PreS-Grade 3. “Katie says she’s sick of potatoes boiled and boring at every meal and she wishes they’d go away. But when the potato crop turns black and famine comes to Ireland, she feels she caused the trouble.
True to the viewpoint of one small child, Hazen brings the history close: the hunger, the evictions, and the strength of family. Katie’s mother is in heaven, her father is in America, and when he sends for her, she travels with her older across the stricken country, survives the crowded ship, and arrives in America where her Da holds her “heart close.”
As in McCully’s Caldecott winner, Mirette on the High Wire, and her other picture books about young girls in history, the beautiful impressionistic watercolor paintings set the sturdy child against the background of the times. The interior scenes are dark and troubled but the suffering is distanced. Even with the blight, the Irish landscapes are filled with light. In words and pictures, the narrative shows the hardship and the hope.”
It happened overnight. One day the potatoes were firm and fine. The next they were mushy and covered with black spots.
Katie went with Grand Da to inspect them.
“There’s rot everywhere,” Brian said, holding up a spoiled potato. “I’ve never seen the likes or it. We’re no food but the pratties. What can we do?”
Grand Da tasted a potato, gagged, and spit out the pieces. “We must pray tomorrow will be better,” he said. “And eat what we have stored.”
Katie swallowed hard. A fearful thought sank like a stone in her stomach, It’s all my fault. I wished the potatoes away.”
In Galway at last they trudge to the ticket office. The next day they sailed with the tide. They were herded up the gangplank in a push of people so fierce that Mam’s shawl was almost wrenched from Katie’s shoulders.
There quarters were cramped and smelly. People moaned, and fought for blanket space. Katie hugged her knees and tried not to cry.
The trip seemed to take forever. Katie sat outside as much as possible. She clutched her doll and tried to remember Mam’s arms and face, and Grand Da, so full of fun before she said the shameful thing that made the potatoes go away.
When hunger gnawed, she rocked herself to sleep, to the lullaby her mother crooned when she was little.
Your da is a song,
Sleep deep, sweet Katie
though the night be long.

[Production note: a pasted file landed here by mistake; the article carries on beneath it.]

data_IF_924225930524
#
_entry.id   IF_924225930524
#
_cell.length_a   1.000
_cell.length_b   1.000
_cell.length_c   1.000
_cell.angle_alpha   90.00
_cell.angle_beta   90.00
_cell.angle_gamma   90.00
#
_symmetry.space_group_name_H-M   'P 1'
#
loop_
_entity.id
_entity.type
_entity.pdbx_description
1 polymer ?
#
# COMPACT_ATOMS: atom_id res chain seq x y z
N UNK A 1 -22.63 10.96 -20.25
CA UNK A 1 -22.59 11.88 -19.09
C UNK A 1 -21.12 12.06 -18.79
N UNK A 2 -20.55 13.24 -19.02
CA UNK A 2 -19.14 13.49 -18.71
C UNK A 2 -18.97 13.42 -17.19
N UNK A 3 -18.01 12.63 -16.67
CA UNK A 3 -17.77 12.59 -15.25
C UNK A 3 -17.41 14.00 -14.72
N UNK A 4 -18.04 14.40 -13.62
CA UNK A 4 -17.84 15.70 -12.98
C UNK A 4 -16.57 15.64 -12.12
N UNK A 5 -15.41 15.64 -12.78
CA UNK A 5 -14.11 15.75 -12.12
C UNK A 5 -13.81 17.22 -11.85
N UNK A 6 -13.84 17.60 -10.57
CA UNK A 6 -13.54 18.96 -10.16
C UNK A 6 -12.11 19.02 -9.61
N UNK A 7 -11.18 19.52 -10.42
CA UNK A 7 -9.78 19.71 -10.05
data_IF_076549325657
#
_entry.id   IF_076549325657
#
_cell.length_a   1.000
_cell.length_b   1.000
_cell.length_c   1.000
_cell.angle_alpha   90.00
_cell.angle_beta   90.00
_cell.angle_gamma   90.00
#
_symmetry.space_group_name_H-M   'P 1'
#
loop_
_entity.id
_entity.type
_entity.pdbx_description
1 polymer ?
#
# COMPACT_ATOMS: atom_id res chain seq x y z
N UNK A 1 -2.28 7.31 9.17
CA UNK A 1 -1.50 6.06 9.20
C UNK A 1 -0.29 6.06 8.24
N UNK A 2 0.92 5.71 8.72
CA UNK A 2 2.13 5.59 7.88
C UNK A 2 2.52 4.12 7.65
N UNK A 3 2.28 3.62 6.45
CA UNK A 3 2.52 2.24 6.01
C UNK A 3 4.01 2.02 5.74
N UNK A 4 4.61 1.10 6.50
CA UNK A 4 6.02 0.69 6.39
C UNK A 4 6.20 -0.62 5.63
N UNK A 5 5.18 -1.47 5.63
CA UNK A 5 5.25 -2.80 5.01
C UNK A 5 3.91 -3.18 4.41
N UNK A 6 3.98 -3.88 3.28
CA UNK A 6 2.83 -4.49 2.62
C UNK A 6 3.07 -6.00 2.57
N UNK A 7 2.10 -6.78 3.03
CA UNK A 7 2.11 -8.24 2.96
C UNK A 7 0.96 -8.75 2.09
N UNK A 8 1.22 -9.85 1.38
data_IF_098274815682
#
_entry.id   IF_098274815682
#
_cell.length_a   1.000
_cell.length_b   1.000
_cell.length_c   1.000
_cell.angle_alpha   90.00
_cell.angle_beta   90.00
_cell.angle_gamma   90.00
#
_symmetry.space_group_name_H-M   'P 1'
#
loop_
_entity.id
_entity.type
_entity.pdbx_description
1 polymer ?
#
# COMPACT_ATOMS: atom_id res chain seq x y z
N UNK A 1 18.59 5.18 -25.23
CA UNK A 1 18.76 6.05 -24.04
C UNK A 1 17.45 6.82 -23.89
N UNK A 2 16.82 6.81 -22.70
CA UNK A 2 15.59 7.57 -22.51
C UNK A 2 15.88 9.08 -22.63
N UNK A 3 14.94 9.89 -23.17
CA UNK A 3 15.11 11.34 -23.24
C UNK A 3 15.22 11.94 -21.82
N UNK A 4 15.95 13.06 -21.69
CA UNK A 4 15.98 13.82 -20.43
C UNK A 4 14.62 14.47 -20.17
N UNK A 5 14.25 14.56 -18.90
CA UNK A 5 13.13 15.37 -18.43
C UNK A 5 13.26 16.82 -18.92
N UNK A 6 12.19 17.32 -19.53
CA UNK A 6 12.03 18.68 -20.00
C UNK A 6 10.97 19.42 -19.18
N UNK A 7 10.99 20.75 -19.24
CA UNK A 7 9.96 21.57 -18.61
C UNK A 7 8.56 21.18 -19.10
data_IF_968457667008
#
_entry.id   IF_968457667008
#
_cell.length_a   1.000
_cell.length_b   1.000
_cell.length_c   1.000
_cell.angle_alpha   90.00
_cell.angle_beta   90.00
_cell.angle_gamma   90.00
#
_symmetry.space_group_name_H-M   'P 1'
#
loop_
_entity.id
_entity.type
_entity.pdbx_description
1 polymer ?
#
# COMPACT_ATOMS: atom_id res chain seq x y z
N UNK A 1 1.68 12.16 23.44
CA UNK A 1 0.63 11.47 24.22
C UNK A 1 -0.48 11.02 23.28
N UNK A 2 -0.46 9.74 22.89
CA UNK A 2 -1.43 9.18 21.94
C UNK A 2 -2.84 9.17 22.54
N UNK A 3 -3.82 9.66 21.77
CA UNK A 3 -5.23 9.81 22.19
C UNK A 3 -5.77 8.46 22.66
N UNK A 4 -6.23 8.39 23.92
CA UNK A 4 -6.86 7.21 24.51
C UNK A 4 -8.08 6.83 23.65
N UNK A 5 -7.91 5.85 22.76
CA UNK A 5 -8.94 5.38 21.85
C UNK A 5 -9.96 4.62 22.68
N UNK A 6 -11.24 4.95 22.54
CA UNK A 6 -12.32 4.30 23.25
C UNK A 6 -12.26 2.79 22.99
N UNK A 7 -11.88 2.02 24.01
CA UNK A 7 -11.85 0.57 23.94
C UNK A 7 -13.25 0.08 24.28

Though rain pecks the roof
and the wind be howls wild,
God keep you from harm,
One night there was a terrible storm. Katie’s stomach lurched with the waves.
“It’s a nor’easter, “ a kind woman said. She held Katie’s head and comforted her. “Such a storm means land is near. Keep hope in your heart. I hear Boston streets are paved with gold.”
“That’s not what I hear!” Brian, who’d been talking to the big boyos, cut in. “I hear the streets are cobblestones and the Irish are called names.”
“Hush!” the woman waggled a finger and Katie covered her ears.
Brian snorted. “That’s not hard in this coffin ship, with so many sick and dying.”
The next day the sea quieted, a gull landed on the ship, and Katie saw shoreline. She poked Brian and shouted, “Land! I’ll be seeing Da soon.”
Then a new fear stabbed. What if Da isn’t there? Or doesn’t recognize me so scrawny? Or doesn’t want me, once he knows what I’ve done.
But there he was, the same broad-shouldered, big-grinning, bear-hugging Da. Katie flew to him and melted in his hug.
“Och, child! You’re stick thin!” he said, plucking her up. “But I’d know you anywhere. And can this be Brian, a mere lad when I left, now almost a man? I want to thank you for caring for me daughter.”
“Are Boston streets truly paved with gold? Katie asked remembering what the boat woman told her.
“Nay,” said Da with a wink. “But I earn dollars on the docks where I work. I’ll show you on the way home….
Katie slipped into a seat. The sight of all that food turned her legs to water.
Da said, “God bless those we love in Ireland and out new land, and bless the food we eat.” He paused and added, “Thanks be for the bravery of Brian and the spunk of me Katie. I am full to bursting proud!”
Katie did not budge. Her eyes were fixed on the mountain of mashed potatoes with onion bits, lashings of milk, and a knob of butter, just the way Mam used to make them.
“Child, you’re not eating,” Da said, concerned. “Is the food not to your liking?”
“Aye, ‘tis much to my liking,” Katie answered. “But I can’t eat.”
“Because I don’t deserve to, because of the wicked thing I said,” Katie confessed.
Then , in a tumble of tears, she told of the long-ago Sunday when she wished the potatoes away, and how everything awful happened after—how “the pratties got mushy and Grannie got sick, and Grand Da was so mad he sent me away.”
“Nay,” Katie’s da said, holding her heart-close. “Believe me, your words weren’t wicked. Nor can words make bad things happen. None of it was of your doing. The Famine was caused by a fungus. The fever, by disease. And Grand Da isn’t mad at you. He never was. “So eat, Katie lass, and know how big you are loved.”
Katie wiped her eyes and took a bite. It was powerful good. The relief she felt, knowing what happened wasn’t her fault, was like sun after rain. It filled her with warmth.